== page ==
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Sixty8panther

What's most important to you...?

22 posts in this topic

Here's what I consider the top three mot important things I look for in a car.

1. RWD: If it's not RWD then AWD w/ most of the power going to the rear wheels.

2. Manual Transmission: Not a must but very strong preferance!

3. V8 or Inline-6: Short of an exotic motor like a V12 or V16 this is the only way to fly.

That's it right there... RWD is most important but the other two I'll compromise on depending on the other redeming qualities of a car. Like a flat-6 Porsche motor would definately NOT turn me off to a 911, but an automatic trans. in a BMW is pretty much a deal killer.

So what's the top three things you look for in a car? I left off styling because these days the mechanicals is what I obsess over... styling is only skin deep but it can & does make some cars better than others, it's most often time something that gets me of the fence between two cars. The Q45 won out over a 1996 BMW 528i because the Bimmer looks cheap wiht the crappy base wheels & bumpers.

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Most Euro cars look ultra chintzy because of all that rubstripping. BMWs are notable offenders, especially the first year of the X3. What junk.

Size - Narrows my list down considerably. I wouldn't ever want anything smaller than an Alero/Malibu.

Value - I want the most for my money. This goes hand-in-hand with size; a 3er may start at $30k, but its tiny and for my money, I could get a LaCrosse CXS and be a lot happier.

Styling - Inside and out. I'm not a dashophile spending hours on end molesting the underside of insturment panels, but I want something to look fairly nice inside and above all be ergonomically sound. This rules out most Korean cars as they tend to annoy the $h! out of me. Outside, my tastes vary, but aero over blockiness and smoothness over harshness is my gig.

But what trumps all is

Manufacturer - I'll drive them, I'll rent them, but I would be very, very, very extrodinarily unlikely to ever purchase anything outside of GM, Ford, Chrysler, or a select few of their subsidiaries (Jaguar and SAAB) and Maserati.

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Most important thing to me is an athletic character, followed very closely by interior quality, features and design, also followed very closely by exterior design statement. Overall practicality ranks #4.

Edited by Croc

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1. Interior environment: cockpit ergonomics and greenhouse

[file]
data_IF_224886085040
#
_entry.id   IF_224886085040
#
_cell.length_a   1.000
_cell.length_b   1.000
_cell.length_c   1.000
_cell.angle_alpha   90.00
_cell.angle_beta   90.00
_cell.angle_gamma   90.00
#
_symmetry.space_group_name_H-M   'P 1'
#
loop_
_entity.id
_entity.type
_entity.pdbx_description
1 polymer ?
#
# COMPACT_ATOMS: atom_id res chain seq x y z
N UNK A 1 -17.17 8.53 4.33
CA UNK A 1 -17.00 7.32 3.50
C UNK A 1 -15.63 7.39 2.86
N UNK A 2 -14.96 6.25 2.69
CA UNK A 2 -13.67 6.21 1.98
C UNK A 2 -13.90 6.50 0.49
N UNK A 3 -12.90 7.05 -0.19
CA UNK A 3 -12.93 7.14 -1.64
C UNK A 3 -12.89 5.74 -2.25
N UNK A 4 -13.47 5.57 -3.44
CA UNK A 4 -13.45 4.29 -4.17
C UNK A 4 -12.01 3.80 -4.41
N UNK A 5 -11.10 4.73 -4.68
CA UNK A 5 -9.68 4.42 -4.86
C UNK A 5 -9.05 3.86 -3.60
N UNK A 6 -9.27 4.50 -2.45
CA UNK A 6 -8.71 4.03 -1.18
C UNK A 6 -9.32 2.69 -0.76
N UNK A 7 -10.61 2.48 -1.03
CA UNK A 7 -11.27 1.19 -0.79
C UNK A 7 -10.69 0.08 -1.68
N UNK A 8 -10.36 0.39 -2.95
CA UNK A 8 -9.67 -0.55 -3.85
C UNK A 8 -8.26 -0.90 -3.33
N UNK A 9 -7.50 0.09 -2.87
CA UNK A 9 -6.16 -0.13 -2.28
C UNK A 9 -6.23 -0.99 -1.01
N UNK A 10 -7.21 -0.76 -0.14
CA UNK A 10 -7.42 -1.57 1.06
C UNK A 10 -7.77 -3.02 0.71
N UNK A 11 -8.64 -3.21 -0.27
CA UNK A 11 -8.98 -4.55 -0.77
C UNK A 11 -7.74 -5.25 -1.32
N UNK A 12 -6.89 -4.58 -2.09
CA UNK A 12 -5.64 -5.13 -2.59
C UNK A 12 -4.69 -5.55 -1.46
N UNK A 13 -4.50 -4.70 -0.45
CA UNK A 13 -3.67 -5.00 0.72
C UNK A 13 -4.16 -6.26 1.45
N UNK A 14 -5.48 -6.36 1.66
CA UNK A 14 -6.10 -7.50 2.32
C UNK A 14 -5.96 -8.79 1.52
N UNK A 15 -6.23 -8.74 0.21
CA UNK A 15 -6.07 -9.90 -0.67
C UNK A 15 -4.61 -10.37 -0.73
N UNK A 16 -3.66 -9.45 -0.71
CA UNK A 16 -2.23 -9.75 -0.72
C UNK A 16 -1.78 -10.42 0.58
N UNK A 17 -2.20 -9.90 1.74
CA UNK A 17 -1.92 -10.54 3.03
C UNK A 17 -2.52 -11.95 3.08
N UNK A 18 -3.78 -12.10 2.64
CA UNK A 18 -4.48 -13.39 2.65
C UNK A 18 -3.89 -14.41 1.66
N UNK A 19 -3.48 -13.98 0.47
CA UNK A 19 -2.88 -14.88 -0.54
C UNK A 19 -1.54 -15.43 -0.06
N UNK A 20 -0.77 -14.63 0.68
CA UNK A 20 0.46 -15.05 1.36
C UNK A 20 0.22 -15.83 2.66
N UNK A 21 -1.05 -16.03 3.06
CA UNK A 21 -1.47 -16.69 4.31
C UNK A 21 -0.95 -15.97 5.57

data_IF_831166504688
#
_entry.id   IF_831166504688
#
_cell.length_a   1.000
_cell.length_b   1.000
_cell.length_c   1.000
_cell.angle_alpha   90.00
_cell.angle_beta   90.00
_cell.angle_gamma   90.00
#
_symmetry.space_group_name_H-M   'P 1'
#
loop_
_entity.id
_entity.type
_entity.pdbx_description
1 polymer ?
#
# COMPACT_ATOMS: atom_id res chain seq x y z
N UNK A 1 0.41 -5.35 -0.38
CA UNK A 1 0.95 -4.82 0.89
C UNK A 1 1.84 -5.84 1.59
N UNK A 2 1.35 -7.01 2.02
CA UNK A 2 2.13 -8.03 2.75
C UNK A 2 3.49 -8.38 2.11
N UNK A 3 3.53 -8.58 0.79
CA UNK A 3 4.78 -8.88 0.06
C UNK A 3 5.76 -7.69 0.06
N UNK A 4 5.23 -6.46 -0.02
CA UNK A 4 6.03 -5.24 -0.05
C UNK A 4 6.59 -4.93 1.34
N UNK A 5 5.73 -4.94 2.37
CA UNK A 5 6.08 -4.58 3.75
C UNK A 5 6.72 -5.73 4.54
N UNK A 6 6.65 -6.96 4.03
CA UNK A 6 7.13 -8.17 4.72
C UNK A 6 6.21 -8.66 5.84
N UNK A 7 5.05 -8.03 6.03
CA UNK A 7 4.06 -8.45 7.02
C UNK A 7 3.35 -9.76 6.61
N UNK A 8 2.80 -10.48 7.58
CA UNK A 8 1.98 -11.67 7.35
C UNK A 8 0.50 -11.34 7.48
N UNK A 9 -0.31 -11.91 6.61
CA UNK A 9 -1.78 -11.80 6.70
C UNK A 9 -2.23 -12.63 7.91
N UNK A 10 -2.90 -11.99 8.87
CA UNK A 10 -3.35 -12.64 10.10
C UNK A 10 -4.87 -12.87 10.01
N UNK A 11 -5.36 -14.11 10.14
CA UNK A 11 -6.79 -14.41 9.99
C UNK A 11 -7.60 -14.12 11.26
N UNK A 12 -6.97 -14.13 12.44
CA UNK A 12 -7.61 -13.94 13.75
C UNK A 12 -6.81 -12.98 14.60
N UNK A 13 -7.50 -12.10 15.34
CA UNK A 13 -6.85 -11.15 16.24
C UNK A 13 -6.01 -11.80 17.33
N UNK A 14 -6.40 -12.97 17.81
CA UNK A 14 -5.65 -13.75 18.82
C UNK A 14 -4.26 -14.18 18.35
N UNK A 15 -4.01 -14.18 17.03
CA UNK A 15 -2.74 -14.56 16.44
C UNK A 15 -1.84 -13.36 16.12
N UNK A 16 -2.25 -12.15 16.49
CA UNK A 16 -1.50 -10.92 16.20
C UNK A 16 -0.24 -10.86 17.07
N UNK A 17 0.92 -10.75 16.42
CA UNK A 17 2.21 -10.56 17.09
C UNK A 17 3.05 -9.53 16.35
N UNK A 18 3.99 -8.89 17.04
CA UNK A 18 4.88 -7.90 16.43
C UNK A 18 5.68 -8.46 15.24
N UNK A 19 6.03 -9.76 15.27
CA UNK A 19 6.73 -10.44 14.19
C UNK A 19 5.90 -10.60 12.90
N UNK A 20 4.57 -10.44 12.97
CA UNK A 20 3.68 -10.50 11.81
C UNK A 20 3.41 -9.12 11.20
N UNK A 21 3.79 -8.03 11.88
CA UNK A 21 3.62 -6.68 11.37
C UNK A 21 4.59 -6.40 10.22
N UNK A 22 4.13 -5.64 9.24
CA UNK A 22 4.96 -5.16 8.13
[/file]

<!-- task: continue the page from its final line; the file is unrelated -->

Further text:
2. Pleasing exterior styling, somewhat sporty but also functional

3. Quiet ride while still sensing what's going on through the steering wheel

4. Reliability and longevity

Sounds like a W-body, right Croc? <_<

Edited by trinacriabob

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Of course my criteria are hugely unique, as is my situation. Let me remind, for those of you who don't know, i don't pay for my cars or insurance, so price is no object, i only keep my cars for 10,000 km at most, so long term never enters into my decisions.

How I decide my next ride:

power - no 4 cylinder engines allowed

colour - no pewter, no red, no silverbirch

options - power everything, must have heated leather, must have sunroof and remote start makes me happy

I am truly lucky, I probably pick my cars how most people would LOVE to make their decisions, but can't due to realistic situations.

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1. Fuel efficient. Nothing bigger than 4-cyl for me if I can help it.

2. Quality/Crash test ratings.

3. Manual Trans available.

4. Value for $.

5. Design is unique - this almost matters more to me than if it is visually pleasing.

6. Good factory speakers. I'm probably not going to upgrade the speakers in a car, yet I like my music loud. Therefore, good factories are a must. I'm quite happy with my Performance Audio from Pioneer.

7. A pleasing exhaust note.

8. Cruise control, intermittant wipers and A/C can be had standard or as cheap options.

9. Can fit a mountain bike inside, somehow. Believe it or not the Cobalt coupe can.

So there is my list. Took some deliberation to sort out what to put on, and especially the order.

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9. Can fit a mountain bike inside, somehow. Believe it or not the Cobalt coupe can.

Really? how do you do that? I just joined a bicycling club/ministry at my church, and I shudder at the thought of putting a bike rack of any sort on my Cobalt.

here's my list:

1) Looks: I don't really care how many of them are on the road. I tend to lean towards timeless, gimmick-free shapes that will age well.